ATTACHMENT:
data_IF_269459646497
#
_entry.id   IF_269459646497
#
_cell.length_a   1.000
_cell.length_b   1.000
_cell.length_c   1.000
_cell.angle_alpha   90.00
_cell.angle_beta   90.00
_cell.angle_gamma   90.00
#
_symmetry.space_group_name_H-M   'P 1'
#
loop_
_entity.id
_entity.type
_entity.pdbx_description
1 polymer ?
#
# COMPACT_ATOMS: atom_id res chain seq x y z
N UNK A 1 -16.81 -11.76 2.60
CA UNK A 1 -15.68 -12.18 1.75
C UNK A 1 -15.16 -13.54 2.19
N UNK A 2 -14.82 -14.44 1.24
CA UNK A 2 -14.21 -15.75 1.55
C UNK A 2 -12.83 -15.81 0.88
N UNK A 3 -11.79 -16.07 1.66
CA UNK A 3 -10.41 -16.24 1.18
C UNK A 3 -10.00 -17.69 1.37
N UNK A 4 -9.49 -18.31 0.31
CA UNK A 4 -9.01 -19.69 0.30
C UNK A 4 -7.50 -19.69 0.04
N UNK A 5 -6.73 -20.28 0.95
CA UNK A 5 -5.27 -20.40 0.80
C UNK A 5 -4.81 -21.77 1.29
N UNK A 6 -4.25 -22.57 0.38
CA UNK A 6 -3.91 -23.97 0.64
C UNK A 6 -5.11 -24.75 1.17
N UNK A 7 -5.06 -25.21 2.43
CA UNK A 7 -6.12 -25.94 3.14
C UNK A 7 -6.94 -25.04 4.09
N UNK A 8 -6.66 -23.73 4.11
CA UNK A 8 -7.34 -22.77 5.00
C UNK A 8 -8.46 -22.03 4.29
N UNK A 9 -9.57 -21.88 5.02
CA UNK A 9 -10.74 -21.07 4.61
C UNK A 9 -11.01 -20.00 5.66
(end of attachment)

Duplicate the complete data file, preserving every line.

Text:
data_IF_269459646497
#
_entry.id   IF_269459646497
#
_cell.length_a   1.000
_cell.length_b   1.000
_cell.length_c   1.000
_cell.angle_alpha   90.00
_cell.angle_beta   90.00
_cell.angle_gamma   90.00
#
_symmetry.space_group_name_H-M   'P 1'
#
loop_
_entity.id
_entity.type
_entity.pdbx_description
1 polymer ?
#
# COMPACT_ATOMS: atom_id res chain seq x y z
N UNK A 1 -16.81 -11.76 2.60
CA UNK A 1 -15.68 -12.18 1.75
C UNK A 1 -15.16 -13.54 2.19
N UNK A 2 -14.82 -14.44 1.24
CA UNK A 2 -14.21 -15.75 1.55
C UNK A 2 -12.83 -15.81 0.88
N UNK A 3 -11.79 -16.07 1.66
CA UNK A 3 -10.41 -16.24 1.18
C UNK A 3 -10.00 -17.69 1.37
N UNK A 4 -9.49 -18.31 0.31
CA UNK A 4 -9.01 -19.69 0.30
C UNK A 4 -7.50 -19.69 0.04
N UNK A 5 -6.73 -20.28 0.95
CA UNK A 5 -5.27 -20.40 0.80
C UNK A 5 -4.81 -21.77 1.29
N UNK A 6 -4.25 -22.57 0.38
CA UNK A 6 -3.91 -23.97 0.64
C UNK A 6 -5.11 -24.75 1.17
N UNK A 7 -5.06 -25.21 2.43
CA UNK A 7 -6.12 -25.94 3.14
C UNK A 7 -6.94 -25.04 4.09
N UNK A 8 -6.66 -23.73 4.11
CA UNK A 8 -7.34 -22.77 5.00
C UNK A 8 -8.46 -22.03 4.29
N UNK A 9 -9.57 -21.88 5.02
CA UNK A 9 -10.74 -21.07 4.61
C UNK A 9 -11.01 -20.00 5.66